Cordova, the city of flowers

 Located on the banks of the Guadalquivir River, was founded by the Romans in the first century b.c. becoming the capital of Andalusia province with famous characters like Seneca and Lucan. Conquered by the Arabs in 711 d.c. became the capital of the Umayyad Caliphate of the West, arriving to have in the tenth century about one million inhabitants, making it the largest, most educated and richest city in the known world. The philosophers Averroes and Maimonides were a clear exponent of cultural level of Cordoba at the time.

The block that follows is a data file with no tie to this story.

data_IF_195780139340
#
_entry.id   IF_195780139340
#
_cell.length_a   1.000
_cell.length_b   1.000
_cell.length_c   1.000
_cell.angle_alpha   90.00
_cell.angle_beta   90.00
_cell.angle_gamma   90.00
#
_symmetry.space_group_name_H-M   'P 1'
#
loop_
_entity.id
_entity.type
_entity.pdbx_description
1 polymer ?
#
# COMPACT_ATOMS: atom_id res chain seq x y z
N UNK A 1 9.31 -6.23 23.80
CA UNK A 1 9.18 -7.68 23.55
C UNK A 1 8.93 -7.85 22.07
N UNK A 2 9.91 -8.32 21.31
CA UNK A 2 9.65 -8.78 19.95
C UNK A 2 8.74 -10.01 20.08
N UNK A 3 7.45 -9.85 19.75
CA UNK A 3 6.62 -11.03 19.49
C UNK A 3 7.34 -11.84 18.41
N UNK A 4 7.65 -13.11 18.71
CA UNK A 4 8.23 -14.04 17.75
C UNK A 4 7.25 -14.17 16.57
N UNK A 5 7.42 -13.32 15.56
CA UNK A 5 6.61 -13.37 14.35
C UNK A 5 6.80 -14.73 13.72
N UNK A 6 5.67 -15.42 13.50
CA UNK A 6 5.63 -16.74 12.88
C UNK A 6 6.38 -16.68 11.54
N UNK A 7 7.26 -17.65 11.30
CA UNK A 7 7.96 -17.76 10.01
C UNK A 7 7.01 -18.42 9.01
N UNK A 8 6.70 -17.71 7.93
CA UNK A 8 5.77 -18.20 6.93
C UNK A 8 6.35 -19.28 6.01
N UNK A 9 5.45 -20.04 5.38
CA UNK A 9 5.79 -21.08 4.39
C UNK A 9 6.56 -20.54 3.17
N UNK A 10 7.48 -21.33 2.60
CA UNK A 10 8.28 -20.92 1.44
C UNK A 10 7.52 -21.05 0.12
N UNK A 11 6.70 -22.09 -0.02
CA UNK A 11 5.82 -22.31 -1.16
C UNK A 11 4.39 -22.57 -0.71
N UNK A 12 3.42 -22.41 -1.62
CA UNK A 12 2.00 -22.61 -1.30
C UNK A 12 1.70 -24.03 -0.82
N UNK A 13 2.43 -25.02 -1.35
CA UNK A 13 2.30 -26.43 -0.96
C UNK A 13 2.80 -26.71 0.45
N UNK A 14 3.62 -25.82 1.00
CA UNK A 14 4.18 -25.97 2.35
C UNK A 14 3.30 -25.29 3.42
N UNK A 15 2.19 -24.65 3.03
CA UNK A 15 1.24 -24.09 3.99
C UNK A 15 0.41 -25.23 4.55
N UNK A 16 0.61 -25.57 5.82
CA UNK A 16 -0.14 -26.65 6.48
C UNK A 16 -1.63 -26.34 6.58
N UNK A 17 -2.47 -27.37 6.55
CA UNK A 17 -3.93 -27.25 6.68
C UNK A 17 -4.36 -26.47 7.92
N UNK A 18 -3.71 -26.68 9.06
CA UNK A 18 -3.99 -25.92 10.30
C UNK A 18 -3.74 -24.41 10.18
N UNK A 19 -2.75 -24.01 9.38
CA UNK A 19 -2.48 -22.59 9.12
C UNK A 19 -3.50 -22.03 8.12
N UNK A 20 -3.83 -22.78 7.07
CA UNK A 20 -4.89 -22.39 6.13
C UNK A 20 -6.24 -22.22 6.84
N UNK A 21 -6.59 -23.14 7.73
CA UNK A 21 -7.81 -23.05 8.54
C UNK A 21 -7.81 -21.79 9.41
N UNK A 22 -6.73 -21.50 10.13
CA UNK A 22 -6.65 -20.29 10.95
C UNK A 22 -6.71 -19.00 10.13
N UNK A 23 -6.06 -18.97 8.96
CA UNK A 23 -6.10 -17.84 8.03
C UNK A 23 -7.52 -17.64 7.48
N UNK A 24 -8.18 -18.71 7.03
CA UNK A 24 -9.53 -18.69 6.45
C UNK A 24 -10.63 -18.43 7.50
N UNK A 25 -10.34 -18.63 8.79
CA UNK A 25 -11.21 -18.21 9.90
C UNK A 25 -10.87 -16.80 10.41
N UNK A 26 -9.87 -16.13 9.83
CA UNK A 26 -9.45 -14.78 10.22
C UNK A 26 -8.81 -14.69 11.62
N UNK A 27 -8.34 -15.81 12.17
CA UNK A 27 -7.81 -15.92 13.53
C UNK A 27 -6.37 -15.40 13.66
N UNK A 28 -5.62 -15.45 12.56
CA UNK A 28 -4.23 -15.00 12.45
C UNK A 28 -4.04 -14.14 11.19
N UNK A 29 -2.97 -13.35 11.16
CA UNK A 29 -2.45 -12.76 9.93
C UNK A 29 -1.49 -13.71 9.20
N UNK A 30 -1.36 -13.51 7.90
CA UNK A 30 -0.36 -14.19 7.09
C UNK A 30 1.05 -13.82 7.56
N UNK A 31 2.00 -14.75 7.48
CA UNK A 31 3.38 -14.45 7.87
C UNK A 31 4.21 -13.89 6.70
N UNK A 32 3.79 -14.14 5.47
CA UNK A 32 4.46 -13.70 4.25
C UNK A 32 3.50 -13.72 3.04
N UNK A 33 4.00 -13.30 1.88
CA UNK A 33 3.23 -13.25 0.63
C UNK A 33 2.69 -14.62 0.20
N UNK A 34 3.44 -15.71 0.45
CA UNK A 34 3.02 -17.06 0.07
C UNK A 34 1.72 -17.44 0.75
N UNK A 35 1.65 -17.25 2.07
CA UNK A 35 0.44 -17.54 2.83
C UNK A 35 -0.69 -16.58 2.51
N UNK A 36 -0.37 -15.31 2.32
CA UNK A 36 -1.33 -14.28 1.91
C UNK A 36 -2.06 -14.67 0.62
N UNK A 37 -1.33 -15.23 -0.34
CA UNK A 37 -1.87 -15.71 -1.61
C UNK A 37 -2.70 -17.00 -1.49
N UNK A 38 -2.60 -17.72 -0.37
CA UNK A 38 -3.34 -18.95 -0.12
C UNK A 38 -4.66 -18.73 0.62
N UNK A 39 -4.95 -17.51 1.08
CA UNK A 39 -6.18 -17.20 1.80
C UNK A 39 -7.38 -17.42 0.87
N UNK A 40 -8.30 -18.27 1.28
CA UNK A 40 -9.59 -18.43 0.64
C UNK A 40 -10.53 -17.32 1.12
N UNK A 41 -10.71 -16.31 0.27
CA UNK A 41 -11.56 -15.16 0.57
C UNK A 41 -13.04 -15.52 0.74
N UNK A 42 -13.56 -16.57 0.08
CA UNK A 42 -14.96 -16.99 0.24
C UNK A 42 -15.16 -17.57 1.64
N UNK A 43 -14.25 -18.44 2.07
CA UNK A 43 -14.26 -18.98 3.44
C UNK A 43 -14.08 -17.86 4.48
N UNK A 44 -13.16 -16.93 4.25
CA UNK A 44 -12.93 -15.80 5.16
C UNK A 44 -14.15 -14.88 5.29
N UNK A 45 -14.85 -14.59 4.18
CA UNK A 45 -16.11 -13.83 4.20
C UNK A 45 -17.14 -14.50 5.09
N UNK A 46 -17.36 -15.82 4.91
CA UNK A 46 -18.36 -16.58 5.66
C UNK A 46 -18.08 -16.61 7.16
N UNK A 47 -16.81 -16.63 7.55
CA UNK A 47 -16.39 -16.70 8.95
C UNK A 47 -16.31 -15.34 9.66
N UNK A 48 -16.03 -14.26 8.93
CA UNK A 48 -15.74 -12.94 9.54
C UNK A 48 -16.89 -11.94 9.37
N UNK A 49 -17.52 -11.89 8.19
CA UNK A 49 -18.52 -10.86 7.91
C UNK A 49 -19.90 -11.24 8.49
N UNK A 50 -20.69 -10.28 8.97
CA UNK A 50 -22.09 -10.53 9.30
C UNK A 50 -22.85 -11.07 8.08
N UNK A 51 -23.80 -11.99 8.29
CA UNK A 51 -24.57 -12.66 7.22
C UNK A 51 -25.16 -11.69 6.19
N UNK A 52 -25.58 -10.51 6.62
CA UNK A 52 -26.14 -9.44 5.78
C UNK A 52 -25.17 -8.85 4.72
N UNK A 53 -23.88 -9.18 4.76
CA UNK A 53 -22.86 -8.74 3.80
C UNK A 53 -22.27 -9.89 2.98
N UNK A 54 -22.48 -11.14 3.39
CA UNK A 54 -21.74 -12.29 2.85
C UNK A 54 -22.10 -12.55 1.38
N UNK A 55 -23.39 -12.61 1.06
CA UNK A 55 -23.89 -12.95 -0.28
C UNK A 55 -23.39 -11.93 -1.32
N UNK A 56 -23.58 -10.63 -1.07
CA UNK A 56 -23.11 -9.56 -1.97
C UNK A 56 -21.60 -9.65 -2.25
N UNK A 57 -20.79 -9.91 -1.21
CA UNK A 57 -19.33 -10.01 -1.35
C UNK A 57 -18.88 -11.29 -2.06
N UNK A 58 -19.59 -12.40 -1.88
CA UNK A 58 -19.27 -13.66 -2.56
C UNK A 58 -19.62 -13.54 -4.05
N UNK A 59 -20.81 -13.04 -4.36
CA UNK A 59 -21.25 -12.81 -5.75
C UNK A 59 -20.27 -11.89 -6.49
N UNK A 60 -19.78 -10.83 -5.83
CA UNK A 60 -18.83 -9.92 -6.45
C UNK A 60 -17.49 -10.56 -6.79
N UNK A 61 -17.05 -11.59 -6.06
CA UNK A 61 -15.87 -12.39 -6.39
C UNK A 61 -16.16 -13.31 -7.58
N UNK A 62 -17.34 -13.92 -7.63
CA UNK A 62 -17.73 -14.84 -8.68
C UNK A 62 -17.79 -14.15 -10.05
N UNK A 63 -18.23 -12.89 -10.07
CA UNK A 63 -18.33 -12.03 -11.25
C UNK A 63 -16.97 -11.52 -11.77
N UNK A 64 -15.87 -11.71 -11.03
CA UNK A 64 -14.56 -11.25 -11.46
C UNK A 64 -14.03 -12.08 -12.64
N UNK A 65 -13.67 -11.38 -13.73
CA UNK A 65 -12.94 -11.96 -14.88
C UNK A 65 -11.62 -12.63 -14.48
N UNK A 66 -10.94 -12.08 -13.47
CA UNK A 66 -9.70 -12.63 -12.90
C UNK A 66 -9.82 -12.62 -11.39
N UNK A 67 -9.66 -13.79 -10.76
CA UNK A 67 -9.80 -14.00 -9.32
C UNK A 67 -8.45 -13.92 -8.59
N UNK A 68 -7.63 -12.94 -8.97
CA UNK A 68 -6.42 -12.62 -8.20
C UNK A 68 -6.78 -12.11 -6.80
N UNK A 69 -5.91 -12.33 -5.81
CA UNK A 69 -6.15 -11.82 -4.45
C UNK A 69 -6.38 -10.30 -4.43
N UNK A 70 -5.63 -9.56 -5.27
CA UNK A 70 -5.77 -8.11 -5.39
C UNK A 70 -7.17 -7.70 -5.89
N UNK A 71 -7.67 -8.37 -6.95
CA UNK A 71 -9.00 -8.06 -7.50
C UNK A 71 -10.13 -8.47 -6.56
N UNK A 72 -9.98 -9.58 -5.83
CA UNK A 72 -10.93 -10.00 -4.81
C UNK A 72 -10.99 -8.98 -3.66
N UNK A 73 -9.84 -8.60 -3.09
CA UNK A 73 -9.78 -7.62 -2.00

The passage of Romans, Muslims, Jews and Christians has left an indelible mark on the history of the city, evidence for this is: the Roman bridge, the Mosque of Cordova, built by Abd ar-Rahman I and considered the holiest Muslim site after Mecca, the Alcazar of the Christian Kings, the Church of San Francisco or Santa Marina of Aguas Santas.

 But when Cordoba is shown in its entire splendor is during the Fair of the Patios (Intangible Heritage of UNESCO), and the Crosses of May.

 It was once the capital of the largest Caliphate in the Arab world . Today is the city of culture and flowers.

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